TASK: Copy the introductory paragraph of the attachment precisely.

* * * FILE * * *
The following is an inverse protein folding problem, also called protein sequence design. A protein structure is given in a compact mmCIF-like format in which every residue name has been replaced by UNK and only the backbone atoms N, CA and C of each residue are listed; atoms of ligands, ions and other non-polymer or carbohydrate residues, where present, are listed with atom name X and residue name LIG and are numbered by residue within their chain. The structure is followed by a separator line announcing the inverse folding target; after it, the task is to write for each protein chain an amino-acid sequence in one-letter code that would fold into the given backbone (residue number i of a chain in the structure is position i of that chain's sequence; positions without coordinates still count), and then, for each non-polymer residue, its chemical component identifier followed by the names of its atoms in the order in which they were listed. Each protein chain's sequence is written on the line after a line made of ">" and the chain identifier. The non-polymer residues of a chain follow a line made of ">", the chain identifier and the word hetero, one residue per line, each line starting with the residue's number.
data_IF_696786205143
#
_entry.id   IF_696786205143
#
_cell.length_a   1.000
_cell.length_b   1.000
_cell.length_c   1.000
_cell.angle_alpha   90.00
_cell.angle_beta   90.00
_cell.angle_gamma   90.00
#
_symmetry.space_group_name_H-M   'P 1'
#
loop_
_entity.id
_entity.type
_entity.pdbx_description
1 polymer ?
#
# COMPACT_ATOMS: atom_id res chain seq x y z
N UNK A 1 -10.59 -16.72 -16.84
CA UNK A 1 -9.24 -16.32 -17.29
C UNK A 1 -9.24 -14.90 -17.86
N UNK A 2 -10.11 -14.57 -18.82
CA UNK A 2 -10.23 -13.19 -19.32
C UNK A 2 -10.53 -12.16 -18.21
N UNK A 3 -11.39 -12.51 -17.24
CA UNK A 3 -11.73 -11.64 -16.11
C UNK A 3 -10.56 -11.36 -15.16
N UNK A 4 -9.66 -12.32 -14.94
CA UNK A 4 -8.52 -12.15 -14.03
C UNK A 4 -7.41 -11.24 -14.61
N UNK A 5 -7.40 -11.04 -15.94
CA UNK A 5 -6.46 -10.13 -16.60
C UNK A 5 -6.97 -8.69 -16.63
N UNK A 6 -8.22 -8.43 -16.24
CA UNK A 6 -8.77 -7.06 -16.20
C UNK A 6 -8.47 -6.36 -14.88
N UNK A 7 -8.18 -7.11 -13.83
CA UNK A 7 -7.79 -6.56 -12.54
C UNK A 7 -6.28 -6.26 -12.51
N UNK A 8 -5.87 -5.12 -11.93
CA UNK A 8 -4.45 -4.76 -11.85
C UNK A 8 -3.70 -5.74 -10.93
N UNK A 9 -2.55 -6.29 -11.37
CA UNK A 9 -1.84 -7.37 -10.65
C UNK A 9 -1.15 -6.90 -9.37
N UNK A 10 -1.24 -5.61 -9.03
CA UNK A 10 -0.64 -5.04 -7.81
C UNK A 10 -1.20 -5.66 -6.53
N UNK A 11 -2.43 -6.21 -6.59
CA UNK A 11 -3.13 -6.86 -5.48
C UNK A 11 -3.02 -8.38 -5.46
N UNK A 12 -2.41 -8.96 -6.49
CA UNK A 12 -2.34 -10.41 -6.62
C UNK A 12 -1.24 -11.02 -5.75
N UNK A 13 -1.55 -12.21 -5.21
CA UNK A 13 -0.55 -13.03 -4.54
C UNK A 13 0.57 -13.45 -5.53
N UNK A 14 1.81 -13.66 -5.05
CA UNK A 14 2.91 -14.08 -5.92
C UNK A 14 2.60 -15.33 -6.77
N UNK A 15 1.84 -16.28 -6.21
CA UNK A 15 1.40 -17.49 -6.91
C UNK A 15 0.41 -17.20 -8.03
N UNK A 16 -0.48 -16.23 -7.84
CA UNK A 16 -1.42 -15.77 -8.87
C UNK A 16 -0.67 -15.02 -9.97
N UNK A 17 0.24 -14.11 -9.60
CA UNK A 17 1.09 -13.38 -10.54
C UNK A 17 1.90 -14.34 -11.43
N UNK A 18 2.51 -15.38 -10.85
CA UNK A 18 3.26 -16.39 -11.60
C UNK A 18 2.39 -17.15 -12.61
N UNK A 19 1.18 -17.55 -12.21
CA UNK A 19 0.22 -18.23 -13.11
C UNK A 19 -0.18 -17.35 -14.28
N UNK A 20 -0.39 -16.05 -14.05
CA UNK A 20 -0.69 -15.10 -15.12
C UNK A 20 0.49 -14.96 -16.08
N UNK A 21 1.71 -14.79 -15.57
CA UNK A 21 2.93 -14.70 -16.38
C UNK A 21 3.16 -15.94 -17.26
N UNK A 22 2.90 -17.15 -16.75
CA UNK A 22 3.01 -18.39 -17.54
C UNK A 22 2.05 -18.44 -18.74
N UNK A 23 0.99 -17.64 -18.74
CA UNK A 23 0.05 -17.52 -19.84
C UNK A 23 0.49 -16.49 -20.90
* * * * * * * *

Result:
The following is an inverse protein folding problem, also called protein sequence design. A protein structure is given in a compact mmCIF-like format in which every residue name has been replaced by UNK and only the backbone atoms N, CA and C of each residue are listed; atoms of ligands, ions and other non-polymer or carbohydrate residues, where present, are listed with atom name X and residue name LIG and are numbered by residue within their chain. The structure is followed by a separator line announcing the inverse folding target; after it, the task is to write for each protein chain an amino-acid sequence in one-letter code that would fold into the given backbone (residue number i of a chain in the structure is position i of that chain's sequence; positions without coordinates still count), and then, for each non-polymer residue, its chemical component identifier followed by the names of its atoms in the order in which they were listed. Each protein chain's sequence is written on the line after a line made of ">" and the chain identifier. The non-polymer residues of a chain follow a line made of ">", the chain identifier and the word hetero, one residue per line, each line starting with the residue's number.